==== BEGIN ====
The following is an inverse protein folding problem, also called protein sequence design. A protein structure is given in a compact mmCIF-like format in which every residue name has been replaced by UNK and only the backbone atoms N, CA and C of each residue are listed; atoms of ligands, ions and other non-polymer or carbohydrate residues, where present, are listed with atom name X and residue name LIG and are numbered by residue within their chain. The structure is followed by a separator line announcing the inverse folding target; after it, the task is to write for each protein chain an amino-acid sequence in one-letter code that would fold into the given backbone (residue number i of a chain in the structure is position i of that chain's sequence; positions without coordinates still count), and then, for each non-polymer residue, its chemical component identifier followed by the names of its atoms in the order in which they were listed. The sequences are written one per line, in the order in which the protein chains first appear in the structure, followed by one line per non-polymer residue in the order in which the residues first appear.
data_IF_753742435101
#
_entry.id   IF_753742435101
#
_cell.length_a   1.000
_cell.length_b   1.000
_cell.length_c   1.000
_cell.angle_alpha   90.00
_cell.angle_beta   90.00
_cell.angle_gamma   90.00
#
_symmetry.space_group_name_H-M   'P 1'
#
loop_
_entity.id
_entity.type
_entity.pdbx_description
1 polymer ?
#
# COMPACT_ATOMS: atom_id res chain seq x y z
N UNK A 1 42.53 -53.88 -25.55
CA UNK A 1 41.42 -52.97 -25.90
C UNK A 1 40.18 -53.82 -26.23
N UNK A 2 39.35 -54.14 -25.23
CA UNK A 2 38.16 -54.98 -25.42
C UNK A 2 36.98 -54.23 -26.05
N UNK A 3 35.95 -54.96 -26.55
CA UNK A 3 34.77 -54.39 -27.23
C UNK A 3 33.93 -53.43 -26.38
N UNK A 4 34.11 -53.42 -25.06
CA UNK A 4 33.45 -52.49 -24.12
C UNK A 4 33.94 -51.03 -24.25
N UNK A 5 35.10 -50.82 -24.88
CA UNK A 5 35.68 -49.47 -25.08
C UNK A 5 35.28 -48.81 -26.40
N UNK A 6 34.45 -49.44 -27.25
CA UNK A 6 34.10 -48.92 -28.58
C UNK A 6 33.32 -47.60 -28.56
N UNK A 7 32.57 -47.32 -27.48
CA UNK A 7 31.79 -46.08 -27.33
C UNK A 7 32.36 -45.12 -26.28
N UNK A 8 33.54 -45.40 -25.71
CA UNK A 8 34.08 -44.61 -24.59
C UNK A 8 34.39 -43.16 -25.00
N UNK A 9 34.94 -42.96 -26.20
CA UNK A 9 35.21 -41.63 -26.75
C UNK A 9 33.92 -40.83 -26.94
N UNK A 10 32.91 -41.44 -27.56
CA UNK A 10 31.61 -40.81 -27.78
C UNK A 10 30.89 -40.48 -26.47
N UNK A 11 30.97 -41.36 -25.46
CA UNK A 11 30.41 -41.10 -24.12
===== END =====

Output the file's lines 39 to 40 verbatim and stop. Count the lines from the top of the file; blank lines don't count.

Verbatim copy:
C UNK A 6 33.32 -47.60 -28.56
N UNK A 7 32.57 -47.32 -27.48